A change as fundamental as the shift to software-defined networking infrastructures doesn’t just happen in a moment. But it is happening now. Software-defined networking (SDN) is at the core of many virtualized network infrastructures and has gone through a lot of maturing to become a mainstream technology.
With the ability to gather data at every point in the media supply chain, it is essential that MEA businesses can process this data in real time so that they can gain insights into their operations, markets and customers. Private Interconnection – the deployment of IT traffic exchange points integrating direct private connections among counterparties, hosted in carrier-neutral data centre campuses, with distributed IT components colocated – is a key enabler of this.
GDPR passed the EU Parliament in April 2016, and it goes into effect at the end of May this year. Enterprises everywhere are in the middle of figuring out its implications. At Equinix, we know there are lots of questions, and we have prepared some answers to highlight how Equinix is approaching its own GDPR compliance and how we can help customers and partners be ready when GDPR is enacted.
As part of our Cloud Conversation series we speak with Nesta’s Eddie Copeland. Nesta is a global innovation foundation that supports new ideas designed to tackle the big challenges of our time. Eddie is Nesta's Director of Government Innovation, responsible for leading projects concerning city data analytics, behavioural insights, digital government, and digital democracy. He is an advocate of government and public sector organisations making smarter use of people, data and technology to deliver more and better with less.
Connected cars use vast amounts of data. In just one hour, a connected car will upload 25 GB/data to the cloud – exceeding the storage capacity of most modern smartphones and equaling roughly 12 HD films. In total, around 4,000 GB/data will be used a day. To put this in context, a smart hospital will use around 3,000 GB.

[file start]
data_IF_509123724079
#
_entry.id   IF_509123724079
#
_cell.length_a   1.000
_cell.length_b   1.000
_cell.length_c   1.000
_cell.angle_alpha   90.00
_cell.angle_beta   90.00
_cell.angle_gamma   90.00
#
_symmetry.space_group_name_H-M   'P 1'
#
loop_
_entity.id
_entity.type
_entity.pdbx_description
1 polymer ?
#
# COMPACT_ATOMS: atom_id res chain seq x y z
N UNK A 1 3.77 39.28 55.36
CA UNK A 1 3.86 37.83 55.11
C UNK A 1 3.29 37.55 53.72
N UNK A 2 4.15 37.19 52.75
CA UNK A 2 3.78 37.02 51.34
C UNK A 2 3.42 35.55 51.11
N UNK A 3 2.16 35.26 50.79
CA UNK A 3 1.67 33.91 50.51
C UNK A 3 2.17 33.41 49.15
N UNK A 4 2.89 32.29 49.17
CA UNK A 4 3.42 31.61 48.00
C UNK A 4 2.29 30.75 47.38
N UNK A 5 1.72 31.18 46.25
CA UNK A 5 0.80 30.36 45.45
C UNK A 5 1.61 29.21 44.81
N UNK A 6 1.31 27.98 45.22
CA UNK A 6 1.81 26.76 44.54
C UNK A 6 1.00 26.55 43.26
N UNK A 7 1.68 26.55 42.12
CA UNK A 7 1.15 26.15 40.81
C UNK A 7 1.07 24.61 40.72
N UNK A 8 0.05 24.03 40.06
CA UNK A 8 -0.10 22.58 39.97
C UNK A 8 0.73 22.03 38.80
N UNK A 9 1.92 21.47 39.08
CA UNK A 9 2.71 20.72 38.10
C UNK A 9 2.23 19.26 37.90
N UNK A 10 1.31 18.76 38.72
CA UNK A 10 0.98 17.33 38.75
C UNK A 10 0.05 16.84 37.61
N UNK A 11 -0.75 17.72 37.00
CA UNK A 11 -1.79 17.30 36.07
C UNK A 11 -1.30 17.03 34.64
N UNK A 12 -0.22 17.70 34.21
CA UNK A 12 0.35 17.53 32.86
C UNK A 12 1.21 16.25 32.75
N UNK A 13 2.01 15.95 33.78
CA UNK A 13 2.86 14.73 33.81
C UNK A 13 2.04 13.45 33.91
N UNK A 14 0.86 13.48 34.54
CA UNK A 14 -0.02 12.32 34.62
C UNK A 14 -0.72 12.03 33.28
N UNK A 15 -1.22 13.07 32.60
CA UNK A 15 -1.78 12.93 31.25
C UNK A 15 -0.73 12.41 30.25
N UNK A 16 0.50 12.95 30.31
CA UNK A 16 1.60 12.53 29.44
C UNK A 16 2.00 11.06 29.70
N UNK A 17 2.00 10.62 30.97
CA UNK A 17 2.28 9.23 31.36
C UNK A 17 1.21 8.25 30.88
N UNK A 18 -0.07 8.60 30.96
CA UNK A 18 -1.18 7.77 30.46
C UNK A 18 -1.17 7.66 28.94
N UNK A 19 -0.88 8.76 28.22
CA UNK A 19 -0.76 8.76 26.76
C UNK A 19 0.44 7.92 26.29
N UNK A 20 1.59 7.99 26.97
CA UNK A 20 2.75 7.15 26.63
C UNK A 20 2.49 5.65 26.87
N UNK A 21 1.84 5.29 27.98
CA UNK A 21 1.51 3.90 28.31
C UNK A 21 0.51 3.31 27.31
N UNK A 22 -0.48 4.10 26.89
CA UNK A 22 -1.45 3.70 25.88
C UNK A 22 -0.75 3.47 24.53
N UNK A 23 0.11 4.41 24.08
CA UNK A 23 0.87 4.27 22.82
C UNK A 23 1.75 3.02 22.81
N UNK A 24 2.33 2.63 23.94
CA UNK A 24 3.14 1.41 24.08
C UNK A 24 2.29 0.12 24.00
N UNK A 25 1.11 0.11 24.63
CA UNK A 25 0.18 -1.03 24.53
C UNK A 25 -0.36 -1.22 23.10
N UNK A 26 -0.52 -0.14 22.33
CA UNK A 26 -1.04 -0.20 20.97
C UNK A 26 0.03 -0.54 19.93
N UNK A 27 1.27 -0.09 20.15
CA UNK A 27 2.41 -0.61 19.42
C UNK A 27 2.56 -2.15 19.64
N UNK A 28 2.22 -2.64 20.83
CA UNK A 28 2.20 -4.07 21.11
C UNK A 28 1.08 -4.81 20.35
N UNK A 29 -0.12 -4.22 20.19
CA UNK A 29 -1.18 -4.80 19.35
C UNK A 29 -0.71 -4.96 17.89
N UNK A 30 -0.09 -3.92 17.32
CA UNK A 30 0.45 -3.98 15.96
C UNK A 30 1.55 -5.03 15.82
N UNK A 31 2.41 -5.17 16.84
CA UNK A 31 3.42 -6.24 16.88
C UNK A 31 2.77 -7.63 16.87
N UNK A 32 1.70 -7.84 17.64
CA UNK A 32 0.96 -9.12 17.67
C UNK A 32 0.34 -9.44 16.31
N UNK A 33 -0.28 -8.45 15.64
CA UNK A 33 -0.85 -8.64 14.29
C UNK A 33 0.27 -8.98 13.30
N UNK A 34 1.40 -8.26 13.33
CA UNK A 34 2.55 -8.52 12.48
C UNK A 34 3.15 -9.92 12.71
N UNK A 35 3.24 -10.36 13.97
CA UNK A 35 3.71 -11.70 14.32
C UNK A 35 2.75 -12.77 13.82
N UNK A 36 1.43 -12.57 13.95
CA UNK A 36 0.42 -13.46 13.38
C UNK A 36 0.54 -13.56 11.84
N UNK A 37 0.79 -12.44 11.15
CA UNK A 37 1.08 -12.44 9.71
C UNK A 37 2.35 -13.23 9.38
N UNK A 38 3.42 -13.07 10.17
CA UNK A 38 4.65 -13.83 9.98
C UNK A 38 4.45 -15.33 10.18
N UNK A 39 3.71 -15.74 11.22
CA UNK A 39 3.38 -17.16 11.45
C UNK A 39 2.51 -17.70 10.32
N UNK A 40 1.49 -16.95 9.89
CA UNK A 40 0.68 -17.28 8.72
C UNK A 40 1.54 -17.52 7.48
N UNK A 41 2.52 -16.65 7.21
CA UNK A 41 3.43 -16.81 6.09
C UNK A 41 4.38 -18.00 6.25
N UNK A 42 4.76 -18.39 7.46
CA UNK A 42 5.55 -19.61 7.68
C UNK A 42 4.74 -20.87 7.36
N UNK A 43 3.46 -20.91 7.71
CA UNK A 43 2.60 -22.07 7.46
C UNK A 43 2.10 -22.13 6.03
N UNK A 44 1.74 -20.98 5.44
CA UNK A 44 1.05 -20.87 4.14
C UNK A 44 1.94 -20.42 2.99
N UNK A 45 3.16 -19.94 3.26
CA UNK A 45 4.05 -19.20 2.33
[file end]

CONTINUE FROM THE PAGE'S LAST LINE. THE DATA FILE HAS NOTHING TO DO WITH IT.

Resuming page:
Scale or Fail: Manufacturing Companies Must Leverage Cloud Computing and Interconnection to Succeed in a Digital World
For manufacturing companies, surviving and thriving is no longer a case of simply optimising costs or reducing waste. Thanks to an industry-wide push for lean manufacturing spearheaded by top manufacturers such as General Motors and Toyota, most industry players are operating in an incredibly efficient way. If companies really want to succeed, they need to focus their efforts on another important piece of the puzzle: digital transformation.
The Index points to various trends spurring Interconnection growth in Europe, including data sovereignty and the need for firms to exchange data with each other in-region. And it cites the evolution of the European public peering model, which is moving toward more private direct connection.
LD10 enables our customers to operate on an expanded global platform to process, store and distribute larger volumes of latency-sensitive data and applications at the digital edge, in closer proximity to end-users and local markets.
A multi-IX model that has proximity, low-latency and a high quality of experience in mind will need to be established, such as regional peering. Regional peering satisfies proximity demands between ISPs and their customers. It also creates even greater resilience in service delivery.
The importance of digital infrastructure connectivity in the UK continues to be a hot topic on the news agenda. Acknowledging its growing demand, the Government’s Connection Voucher scheme, published on 1 March 2017 has helped connect over 42,000 businesses by providing access to superfast broadband.